As long as they are children, certain things will be expected of them which, the older they get, will no longer be necessary, and will be replaced by values and priorities more consciously chosen. Children learn principles – such as eating well, obeying mom and dad, getting along with others, accepting the necessity of work – that take certain forms while they’re crawling around the playroom, but which will be differently adapted as they go off to school or get a job or begin families of their own.

But the basics of worldview thinking and living are set down from the earliest years. Everything we learn and do in life simply builds on the outlook and skills we began to acquire as children. Over the years, an outlook on life settles in, and certain practices, habits, and routines develop in conformity with that outlook, in the pursuit of which people hope to achieve a satisfactory measure of the good life.

To learn and live a Christian worldview, we will need to examine all our acquired habits, and be ready to set aside any that do not fit the footprint that walks in the path of Jesus.

The necessity of a framework
The worldview presented in the Bible also begins in the infancy of God’s people, in the rules and promises and protocols given through Moses. These can sometimes seem harsh, but they were intended for a people in the infancy of being God’s people, and they encode truths and principles that do not change, even though they must be adapted as the children of God mature into the Body of Christ. The focus of the Law is always the same – on the coming Seed of the woman, Offspring of Abraham, and dynastic Heir of Judah, Who is also the Lamb of sacrifice, the Tabernacle of dwelling and glory, and the very Promised Land of God. The principles set down in the Law of God focus our attention on God and His Word, and direct us how to walk in the path where His truth illuminates the way, His power fills and enables us, and His presence goes with us to protect us from the always alluring and ever-present insinuations of the lie: “Yea, hath God said?”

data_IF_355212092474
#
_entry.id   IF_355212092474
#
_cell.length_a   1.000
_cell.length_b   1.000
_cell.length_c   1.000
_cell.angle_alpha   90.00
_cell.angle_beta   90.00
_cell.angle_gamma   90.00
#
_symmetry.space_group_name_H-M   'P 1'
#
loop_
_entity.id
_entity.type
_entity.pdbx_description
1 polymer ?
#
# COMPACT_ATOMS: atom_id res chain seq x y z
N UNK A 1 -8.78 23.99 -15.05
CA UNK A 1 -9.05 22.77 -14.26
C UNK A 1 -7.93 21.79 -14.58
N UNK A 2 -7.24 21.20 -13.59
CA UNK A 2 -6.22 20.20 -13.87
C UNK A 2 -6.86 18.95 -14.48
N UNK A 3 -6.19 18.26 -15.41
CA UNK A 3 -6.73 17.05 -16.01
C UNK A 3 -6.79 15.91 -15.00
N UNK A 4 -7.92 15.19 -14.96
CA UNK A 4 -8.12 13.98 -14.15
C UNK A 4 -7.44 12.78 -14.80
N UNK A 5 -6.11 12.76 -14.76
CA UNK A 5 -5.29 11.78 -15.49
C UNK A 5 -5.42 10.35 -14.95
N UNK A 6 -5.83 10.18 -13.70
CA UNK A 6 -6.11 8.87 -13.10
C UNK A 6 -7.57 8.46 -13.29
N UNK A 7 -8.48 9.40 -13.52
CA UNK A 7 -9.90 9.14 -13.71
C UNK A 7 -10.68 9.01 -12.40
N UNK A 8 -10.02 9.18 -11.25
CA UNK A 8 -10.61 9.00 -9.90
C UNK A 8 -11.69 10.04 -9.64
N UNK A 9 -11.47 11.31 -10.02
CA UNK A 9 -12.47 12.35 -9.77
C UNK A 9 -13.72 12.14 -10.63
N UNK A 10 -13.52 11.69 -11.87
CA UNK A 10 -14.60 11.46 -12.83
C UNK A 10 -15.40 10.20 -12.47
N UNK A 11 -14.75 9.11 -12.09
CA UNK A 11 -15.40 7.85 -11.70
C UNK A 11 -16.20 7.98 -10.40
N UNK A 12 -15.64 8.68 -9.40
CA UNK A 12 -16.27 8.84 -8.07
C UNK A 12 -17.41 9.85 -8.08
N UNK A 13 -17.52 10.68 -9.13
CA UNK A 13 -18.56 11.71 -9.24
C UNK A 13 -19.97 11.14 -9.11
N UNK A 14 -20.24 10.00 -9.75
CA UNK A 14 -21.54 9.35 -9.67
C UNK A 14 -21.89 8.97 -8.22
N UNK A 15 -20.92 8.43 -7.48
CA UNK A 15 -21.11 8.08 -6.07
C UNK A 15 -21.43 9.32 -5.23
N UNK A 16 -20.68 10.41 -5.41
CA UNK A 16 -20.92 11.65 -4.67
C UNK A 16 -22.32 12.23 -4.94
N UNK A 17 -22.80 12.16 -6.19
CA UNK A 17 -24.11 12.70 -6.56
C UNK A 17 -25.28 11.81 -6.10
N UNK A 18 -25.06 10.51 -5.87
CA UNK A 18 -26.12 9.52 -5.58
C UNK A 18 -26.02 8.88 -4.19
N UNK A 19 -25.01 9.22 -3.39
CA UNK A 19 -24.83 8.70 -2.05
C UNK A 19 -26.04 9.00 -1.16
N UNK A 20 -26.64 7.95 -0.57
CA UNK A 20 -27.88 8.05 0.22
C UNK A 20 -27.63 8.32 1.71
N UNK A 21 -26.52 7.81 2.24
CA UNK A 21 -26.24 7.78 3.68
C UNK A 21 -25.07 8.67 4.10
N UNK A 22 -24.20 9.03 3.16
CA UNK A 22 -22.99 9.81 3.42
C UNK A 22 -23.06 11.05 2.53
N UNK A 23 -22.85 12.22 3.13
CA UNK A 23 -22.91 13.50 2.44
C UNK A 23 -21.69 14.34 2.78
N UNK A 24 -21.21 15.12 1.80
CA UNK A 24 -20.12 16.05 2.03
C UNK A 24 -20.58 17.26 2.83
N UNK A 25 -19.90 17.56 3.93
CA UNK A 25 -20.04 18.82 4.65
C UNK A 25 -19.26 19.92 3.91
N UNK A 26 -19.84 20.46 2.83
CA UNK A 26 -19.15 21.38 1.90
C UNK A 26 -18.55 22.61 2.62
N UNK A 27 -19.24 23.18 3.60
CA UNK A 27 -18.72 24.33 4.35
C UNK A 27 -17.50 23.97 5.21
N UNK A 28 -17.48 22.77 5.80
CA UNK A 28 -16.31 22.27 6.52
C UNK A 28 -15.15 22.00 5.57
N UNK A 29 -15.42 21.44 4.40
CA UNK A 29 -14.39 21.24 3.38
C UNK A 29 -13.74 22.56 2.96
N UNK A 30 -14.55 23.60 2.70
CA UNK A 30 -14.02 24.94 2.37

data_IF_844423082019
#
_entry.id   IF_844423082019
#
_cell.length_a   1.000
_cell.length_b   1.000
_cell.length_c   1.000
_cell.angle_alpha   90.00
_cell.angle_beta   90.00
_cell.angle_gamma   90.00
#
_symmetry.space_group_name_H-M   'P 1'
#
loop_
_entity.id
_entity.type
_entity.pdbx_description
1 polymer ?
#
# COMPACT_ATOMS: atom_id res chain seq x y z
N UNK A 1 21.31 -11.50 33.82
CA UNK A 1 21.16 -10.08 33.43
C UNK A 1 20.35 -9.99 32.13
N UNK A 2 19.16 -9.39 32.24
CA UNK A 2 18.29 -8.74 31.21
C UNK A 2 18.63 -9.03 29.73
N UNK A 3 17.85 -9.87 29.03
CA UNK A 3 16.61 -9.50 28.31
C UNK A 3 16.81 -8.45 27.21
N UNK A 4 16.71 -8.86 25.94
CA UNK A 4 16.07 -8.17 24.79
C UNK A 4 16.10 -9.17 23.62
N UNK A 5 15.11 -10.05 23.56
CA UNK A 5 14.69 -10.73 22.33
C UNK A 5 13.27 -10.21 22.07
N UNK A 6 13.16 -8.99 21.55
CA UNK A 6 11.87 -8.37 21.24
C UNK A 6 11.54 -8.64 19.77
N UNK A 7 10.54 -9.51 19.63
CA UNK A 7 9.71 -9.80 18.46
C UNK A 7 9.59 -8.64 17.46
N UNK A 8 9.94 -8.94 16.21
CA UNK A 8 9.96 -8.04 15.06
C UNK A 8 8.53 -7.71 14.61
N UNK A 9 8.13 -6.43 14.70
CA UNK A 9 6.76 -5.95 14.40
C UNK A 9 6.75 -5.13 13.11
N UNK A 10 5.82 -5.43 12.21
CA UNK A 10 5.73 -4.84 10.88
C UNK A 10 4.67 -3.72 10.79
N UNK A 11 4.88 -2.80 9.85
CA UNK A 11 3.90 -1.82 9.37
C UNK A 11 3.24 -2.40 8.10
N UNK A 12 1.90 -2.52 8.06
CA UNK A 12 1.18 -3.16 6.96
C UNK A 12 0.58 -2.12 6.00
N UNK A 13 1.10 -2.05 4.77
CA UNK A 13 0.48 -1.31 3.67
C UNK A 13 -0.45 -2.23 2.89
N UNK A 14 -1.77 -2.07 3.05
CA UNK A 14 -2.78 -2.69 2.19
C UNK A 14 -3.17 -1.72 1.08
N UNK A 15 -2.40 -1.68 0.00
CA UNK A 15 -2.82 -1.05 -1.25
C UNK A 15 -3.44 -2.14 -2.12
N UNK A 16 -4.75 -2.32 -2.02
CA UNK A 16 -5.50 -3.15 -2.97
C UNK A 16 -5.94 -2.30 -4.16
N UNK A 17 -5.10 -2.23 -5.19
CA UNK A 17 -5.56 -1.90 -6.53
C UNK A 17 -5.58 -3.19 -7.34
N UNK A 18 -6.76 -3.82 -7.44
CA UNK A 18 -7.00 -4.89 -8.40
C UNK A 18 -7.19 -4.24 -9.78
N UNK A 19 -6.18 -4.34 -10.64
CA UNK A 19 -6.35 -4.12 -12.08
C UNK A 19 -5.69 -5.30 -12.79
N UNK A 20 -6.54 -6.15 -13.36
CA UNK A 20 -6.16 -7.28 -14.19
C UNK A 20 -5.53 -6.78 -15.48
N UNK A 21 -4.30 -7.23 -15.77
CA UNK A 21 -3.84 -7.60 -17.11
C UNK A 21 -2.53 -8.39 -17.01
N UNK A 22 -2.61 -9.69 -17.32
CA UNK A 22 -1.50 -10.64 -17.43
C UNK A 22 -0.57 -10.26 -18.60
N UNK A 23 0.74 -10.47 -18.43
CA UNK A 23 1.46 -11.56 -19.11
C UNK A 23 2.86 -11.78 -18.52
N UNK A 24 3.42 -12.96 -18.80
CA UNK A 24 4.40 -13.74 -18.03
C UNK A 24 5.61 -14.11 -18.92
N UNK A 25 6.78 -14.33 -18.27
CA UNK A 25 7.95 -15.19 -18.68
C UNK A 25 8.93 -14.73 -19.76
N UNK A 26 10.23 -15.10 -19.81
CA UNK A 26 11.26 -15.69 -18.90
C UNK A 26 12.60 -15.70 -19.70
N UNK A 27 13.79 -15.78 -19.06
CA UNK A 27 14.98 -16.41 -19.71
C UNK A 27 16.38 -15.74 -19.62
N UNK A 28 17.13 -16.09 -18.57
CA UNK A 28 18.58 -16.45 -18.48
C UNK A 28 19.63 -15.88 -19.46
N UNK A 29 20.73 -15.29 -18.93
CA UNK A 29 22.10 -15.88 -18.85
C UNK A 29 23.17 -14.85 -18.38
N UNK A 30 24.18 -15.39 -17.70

But before we begin to mine and arrange those principles, let’s establish a framework for thinking about Christian worldview, one that will house all the principles and protocols related to Christian worldview that are found in the Law of God and all His Word, and will enable us to build meaningfully on the first words of Christian worldview from this point forward.

In this part of our study, therefore, we will consider a way of outlining the dimensions of a worldview, so we can set our worldview footprint on solid ground and in a path that we can continue to follow through all the counsel of God.

For reflection
1. What influences other than the Christian worldview affect and shape the thinking of Christians today? What about you?

2. What do you think it will take for you to learn and begin living a more consistent Christian worldview?

3. What obstacles will you have to overcome to gain the most from this effort?

Next steps – Preparation: Write out your answers to the three questions above. Take your answers to the Lord in prayer, and review them with Him. Listen for any specific next steps as He leads.

The Christian worldview focuses on Jesus. Do you know Him? Our book, 
To Know Him, can help you answer that question confidently, and equip you to tell others about Jesus as well. Order your copy by clicking here.

At The Ailbe Seminary, all our courses are designed to help you grow in your Christian worldview. Watch this brief video (click here) to get an overview of our curriculum, and to see again the place of Jesus in the Christian worldview.

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Except as indicated, Scripture taken from the New King James Version. © Copyright 1982 by Thomas Nelson, Inc. Used by permission.

T.M. Moore

T. M. Moore is principal of The Fellowship of Ailbe, a spiritual fellowship in the Celtic Christian tradition. He and his wife, Susie, make their home in Essex Junction, VT.
Books by T. M. Moore